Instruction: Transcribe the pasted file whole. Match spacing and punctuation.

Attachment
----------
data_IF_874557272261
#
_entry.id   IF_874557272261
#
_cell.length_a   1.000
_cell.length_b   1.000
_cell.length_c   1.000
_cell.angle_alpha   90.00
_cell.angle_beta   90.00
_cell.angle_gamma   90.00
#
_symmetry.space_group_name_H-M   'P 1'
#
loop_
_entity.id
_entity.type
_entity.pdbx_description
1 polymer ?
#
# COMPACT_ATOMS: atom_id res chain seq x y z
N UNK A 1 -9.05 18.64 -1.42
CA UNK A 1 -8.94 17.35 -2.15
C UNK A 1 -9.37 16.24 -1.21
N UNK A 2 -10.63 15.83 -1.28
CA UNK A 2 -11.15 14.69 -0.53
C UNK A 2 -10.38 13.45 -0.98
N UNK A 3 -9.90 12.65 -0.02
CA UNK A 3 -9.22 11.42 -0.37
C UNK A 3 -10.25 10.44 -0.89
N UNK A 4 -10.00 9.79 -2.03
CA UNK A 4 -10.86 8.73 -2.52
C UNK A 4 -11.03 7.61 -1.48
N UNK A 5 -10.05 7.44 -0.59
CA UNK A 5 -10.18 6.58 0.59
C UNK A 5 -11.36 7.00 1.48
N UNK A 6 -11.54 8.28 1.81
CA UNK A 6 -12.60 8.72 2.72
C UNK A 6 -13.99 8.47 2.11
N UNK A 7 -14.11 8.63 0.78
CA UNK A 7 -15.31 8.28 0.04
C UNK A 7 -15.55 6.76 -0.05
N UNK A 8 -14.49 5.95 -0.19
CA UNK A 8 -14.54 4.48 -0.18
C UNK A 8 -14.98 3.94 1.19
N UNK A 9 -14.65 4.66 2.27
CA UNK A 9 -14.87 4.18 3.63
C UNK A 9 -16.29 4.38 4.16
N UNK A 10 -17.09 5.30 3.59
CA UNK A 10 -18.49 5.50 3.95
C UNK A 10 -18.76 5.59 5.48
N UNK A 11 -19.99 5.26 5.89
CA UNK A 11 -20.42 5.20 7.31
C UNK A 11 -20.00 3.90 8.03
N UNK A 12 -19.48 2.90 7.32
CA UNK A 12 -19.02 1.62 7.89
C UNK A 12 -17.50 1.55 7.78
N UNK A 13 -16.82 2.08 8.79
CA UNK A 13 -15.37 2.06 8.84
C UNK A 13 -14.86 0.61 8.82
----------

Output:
data_IF_874557272261
#
_entry.id   IF_874557272261
#
_cell.length_a   1.000
_cell.length_b   1.000
_cell.length_c   1.000
_cell.angle_alpha   90.00
_cell.angle_beta   90.00
_cell.angle_gamma   90.00
#
_symmetry.space_group_name_H-M   'P 1'
#
loop_
_entity.id
_entity.type
_entity.pdbx_description
1 polymer ?
#
# COMPACT_ATOMS: atom_id res chain seq x y z
N UNK A 1 -9.05 18.64 -1.42
CA UNK A 1 -8.94 17.35 -2.15
C UNK A 1 -9.37 16.24 -1.21
N UNK A 2 -10.63 15.83 -1.28
CA UNK A 2 -11.15 14.69 -0.53
C UNK A 2 -10.38 13.45 -0.98
N UNK A 3 -9.90 12.65 -0.02
CA UNK A 3 -9.22 11.42 -0.37
C UNK A 3 -10.25 10.44 -0.89
N UNK A 4 -10.00 9.79 -2.03
CA UNK A 4 -10.86 8.73 -2.52
C UNK A 4 -11.03 7.61 -1.48
N UNK A 5 -10.05 7.44 -0.59
CA UNK A 5 -10.18 6.58 0.59
C UNK A 5 -11.36 7.00 1.48
N UNK A 6 -11.54 8.28 1.81
CA UNK A 6 -12.60 8.72 2.72
C UNK A 6 -13.99 8.47 2.11
N UNK A 7 -14.11 8.63 0.78
CA UNK A 7 -15.31 8.28 0.04
C UNK A 7 -15.55 6.76 -0.05
N UNK A 8 -14.49 5.95 -0.19
CA UNK A 8 -14.54 4.48 -0.18
C UNK A 8 -14.98 3.94 1.19
N UNK A 9 -14.65 4.66 2.27
CA UNK A 9 -14.87 4.18 3.63
C UNK A 9 -16.29 4.38 4.16
N UNK A 10 -17.09 5.30 3.59
CA UNK A 10 -18.49 5.50 3.95
C UNK A 10 -18.76 5.59 5.48
N UNK A 11 -19.99 5.26 5.89
CA UNK A 11 -20.42 5.20 7.31
C UNK A 11 -20.00 3.90 8.03
N UNK A 12 -19.48 2.90 7.32
CA UNK A 12 -19.02 1.62 7.89
C UNK A 12 -17.50 1.55 7.78
N UNK A 13 -16.82 2.08 8.79
CA UNK A 13 -15.37 2.06 8.84
C UNK A 13 -14.86 0.61 8.82